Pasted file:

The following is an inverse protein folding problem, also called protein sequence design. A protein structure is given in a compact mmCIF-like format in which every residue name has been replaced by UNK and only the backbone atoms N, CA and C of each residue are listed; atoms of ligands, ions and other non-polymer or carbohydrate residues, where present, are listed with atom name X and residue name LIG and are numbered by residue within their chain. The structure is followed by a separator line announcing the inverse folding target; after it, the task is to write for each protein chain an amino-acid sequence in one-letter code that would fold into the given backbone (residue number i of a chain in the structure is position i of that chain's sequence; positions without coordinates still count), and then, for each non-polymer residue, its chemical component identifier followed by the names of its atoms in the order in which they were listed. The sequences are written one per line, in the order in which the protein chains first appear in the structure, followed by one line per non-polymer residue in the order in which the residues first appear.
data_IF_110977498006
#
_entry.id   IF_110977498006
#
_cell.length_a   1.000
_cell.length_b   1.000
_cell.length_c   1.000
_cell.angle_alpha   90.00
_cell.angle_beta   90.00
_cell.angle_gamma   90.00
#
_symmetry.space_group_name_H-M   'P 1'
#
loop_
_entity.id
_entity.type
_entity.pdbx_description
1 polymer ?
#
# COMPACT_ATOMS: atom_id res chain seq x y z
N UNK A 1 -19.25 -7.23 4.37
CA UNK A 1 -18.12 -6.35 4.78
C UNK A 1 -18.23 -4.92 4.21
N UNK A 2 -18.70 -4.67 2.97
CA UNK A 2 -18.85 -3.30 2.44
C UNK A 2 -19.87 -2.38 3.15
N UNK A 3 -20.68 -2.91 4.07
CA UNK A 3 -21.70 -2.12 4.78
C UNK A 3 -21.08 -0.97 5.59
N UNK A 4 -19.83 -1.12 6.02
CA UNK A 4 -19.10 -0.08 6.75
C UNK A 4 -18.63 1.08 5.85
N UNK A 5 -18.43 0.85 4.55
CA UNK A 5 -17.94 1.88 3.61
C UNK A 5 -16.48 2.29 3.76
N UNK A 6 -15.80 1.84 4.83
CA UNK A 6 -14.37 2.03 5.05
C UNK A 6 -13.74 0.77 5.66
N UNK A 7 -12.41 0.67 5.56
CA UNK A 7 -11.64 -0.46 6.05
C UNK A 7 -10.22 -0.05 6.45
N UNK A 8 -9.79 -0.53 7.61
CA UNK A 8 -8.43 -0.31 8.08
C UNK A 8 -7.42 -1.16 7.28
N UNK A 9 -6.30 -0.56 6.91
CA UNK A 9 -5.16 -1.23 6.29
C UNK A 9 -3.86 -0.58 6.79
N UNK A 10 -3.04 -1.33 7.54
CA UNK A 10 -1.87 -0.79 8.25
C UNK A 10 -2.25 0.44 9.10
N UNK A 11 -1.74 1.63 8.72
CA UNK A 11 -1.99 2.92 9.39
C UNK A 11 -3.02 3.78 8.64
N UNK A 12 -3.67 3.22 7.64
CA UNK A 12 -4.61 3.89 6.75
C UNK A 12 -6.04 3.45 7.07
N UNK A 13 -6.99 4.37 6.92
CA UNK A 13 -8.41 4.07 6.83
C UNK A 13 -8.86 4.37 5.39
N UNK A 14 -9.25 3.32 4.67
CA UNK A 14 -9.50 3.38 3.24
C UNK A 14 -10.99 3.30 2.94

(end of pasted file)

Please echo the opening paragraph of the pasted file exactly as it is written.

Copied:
The following is an inverse protein folding problem, also called protein sequence design. A protein structure is given in a compact mmCIF-like format in which every residue name has been replaced by UNK and only the backbone atoms N, CA and C of each residue are listed; atoms of ligands, ions and other non-polymer or carbohydrate residues, where present, are listed with atom name X and residue name LIG and are numbered by residue within their chain. The structure is followed by a separator line announcing the inverse folding target; after it, the task is to write for each protein chain an amino-acid sequence in one-letter code that would fold into the given backbone (residue number i of a chain in the structure is position i of that chain's sequence; positions without coordinates still count), and then, for each non-polymer residue, its chemical component identifier followed by the names of its atoms in the order in which they were listed. The sequences are written one per line, in the order in which the protein chains first appear in the structure, followed by one line per non-polymer residue in the order in which the residues first appear.